Best of luck.

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    #137265

    luke skywalker
    Participant

    Well, before you get tooooooo wrapped up in your advanced degrees, would it perhaps make sense to remember what the question was?
    Seems this guy wants to build a survey, probably using a 5 category Likert style scale (hopefully with definitions for each anchor) and would like to know what makes BBs tick.
    The use of ANOVA or t-tests is common – probably more so from a rationalization of ‘that’s what we’re familiar with’ rather than it being the most correct approach. Since it’s a survey with limited responses, technically, Darth is correct (yes, that hurts) in that the data will most likely not be normal and is not continuous, or really even interval in nature. I always thought Welch’s test handled ANOVA based issues where there were either grossly different sample sizes or unequal variances (generally a p-value less than 0.01). The intent is there though – to assess the difference in responses.
    Maybe all of your advanced degree programs covered issues like alpha and beta risk? What adverse effect is produced by using non continuous, non normal data (haven’t even addressed sample sizes yet) in a test that explicitly states normality as an assumption ( t-test, ANOVA and Bartlett’s)? What is the reduction in power of the test in that case, and how could that affect the business once decisions are made and programs are either launched or scrapped?
     

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    #135651

    luke skywalker
    Participant

    Depending on the response or Y data that you want to use for this analysis, there are 2 good methods and neither requires you to transform the X data.
    If your Y is continuous, you can use a general linear model (GLM) approach – which will test the Xs like ANOVA would, but it can handle both discrete and continuous Xs (covariates).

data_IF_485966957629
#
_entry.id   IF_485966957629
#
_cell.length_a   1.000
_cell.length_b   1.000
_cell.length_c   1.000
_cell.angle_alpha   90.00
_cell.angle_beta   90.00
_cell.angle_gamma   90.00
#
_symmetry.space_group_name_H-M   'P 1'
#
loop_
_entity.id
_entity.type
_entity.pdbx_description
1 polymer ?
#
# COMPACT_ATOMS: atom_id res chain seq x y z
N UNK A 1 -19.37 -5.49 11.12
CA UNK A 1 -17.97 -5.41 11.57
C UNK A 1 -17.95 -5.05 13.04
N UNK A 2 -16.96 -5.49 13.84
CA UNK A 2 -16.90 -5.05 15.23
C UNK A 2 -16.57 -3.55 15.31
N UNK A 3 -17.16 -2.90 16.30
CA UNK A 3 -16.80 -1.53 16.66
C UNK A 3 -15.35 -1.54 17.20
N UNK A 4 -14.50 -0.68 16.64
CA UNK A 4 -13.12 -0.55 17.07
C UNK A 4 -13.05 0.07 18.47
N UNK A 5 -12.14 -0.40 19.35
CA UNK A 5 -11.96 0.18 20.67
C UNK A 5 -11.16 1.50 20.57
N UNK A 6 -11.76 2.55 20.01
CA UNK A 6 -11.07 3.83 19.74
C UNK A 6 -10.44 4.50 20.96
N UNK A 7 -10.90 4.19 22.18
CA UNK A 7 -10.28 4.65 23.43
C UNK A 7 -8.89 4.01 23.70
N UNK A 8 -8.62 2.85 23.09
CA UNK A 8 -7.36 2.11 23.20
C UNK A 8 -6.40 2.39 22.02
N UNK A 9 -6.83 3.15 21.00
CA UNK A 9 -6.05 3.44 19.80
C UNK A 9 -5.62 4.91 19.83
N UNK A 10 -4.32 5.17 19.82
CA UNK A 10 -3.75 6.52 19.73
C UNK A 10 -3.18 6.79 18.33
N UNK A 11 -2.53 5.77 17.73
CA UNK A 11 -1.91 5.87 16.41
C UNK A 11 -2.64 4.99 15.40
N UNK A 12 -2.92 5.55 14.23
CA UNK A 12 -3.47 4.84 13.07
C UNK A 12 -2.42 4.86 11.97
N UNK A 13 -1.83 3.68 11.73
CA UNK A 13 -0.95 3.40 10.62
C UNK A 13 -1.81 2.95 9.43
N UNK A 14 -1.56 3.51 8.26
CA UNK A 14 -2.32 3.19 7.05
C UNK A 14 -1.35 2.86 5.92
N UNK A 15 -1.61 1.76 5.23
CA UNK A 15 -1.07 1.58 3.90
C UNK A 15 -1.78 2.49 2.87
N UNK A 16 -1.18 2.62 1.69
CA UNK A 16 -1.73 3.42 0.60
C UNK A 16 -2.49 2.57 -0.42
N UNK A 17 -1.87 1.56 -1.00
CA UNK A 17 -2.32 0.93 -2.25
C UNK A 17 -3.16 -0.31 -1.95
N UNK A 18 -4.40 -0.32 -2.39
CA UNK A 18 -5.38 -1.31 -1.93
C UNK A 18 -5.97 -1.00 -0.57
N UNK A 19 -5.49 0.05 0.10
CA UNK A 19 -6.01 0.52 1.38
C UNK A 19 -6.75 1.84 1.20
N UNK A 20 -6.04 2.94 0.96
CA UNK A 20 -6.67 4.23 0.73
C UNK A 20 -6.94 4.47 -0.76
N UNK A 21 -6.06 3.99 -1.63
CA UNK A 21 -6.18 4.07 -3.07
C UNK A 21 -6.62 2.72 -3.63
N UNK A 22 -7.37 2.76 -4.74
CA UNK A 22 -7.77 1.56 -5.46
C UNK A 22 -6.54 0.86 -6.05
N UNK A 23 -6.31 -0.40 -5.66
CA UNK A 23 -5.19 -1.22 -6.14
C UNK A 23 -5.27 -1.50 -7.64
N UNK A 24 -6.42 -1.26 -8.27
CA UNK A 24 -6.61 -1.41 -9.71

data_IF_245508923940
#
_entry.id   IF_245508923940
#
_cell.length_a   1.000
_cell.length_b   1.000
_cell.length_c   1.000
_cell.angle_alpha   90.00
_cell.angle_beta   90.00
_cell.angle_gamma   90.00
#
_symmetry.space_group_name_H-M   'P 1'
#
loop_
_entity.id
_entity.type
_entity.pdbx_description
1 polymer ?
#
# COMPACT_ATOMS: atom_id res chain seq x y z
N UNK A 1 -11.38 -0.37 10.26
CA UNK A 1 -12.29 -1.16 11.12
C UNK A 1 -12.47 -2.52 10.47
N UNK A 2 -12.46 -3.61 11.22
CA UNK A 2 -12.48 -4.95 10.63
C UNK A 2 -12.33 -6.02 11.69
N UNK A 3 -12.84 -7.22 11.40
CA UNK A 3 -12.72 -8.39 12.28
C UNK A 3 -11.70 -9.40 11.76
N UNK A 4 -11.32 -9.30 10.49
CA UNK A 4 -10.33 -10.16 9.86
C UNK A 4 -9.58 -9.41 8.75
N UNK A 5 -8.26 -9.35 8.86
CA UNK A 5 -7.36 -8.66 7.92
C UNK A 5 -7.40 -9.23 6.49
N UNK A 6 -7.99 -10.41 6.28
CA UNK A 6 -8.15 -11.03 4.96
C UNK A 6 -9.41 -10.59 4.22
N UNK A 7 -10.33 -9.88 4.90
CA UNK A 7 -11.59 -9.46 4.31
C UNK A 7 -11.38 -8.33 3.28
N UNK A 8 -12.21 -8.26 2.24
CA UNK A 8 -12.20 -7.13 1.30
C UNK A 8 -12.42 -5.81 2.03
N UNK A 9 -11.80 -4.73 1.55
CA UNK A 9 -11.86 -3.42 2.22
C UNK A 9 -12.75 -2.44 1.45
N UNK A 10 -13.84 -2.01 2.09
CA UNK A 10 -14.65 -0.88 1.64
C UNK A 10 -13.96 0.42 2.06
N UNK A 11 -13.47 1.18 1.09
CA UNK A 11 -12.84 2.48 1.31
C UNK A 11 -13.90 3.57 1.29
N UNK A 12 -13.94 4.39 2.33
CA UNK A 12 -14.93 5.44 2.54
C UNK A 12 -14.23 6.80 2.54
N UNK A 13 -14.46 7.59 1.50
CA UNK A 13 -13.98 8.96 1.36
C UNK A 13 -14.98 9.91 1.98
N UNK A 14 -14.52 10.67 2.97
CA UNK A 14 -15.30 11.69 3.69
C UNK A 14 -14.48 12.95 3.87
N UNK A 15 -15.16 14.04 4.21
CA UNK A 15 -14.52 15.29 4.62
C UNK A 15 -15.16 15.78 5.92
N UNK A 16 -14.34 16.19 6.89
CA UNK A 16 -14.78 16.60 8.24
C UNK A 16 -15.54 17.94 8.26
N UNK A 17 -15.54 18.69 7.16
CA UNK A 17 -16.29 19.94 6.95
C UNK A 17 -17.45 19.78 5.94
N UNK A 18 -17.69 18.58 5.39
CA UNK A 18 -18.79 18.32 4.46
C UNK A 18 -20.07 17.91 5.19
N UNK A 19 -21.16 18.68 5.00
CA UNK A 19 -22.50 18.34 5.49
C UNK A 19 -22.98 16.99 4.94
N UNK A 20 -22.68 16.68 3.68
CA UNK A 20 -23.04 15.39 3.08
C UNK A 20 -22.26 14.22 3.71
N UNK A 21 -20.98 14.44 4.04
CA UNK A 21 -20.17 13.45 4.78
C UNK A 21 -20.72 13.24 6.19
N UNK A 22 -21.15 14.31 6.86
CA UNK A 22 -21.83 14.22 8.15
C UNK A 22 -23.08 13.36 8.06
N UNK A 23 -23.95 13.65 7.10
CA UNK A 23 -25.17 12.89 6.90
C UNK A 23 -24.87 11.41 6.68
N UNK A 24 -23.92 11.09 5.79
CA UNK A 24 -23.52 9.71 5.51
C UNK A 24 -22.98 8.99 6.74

If the Y data is discrete, you can use logistic regression. It will work whether you have binary, nominal, or ordinal data.
    Most of the stat software packages will be capable of these analyses.

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    #135478

    luke skywalker
    Participant

    Good observation about the Dark side. Since my daddy Darth had not jumped into this one yet, thought I’d have a go at it.
    BTW, I’m an MBB too. The way the sigma level calculation works on this site, you would have to perform so much intermediate work to prep your data to arrive at the sigma level, it’s really not value added.
    Transforming the data to fit the normal is somewhat outmoded. Why not just fit the data to the log-normal  and get the proper parameters so you can determine the actual area non-conforming? That would seem to be an easier and more correct way to arrive at sigma level for this type of data.
    I’m just having some Friday fun, but on a more serious note, those of us who are MBBs should feel some inclination to help innocent requests – even from lazy people as the original poster seems to be, since they managed not to see the icon at the top of the screen for ‘sigma level calculator’.
    May the Force be with you…
     
    Luke (wearing black and swinging the light saber)
     

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    #135461

    luke skywalker
    Participant

    If I could manage to search the site and use the provided sigma level calculator, would it provide a believable answer if my data appeared to be log-normally distributed? You sound like you know what you’re doing, so I hope you can provide some guidance here.

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    #133681

    luke skywalker
    Participant

    Awww, the kind and nutruring ways of Daddy Darth. Makes me misty.

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    #131124

    luke skywalker
    Participant

    Now Pappy, it wasn’t that long ago that you were a part of the rebellion here…Some of us are still here fighting a good fight.
     I do see far too much emphasis on looks over substance from the light-bulb factory folks who work here though, and that can happen at any company.
    The comments on checking the candidate’s skills are spot on – getting a nice piece of paper or a plaque means nothing, BUT being able to answer 10 simple questions can show some substance, wouldn’t you agree?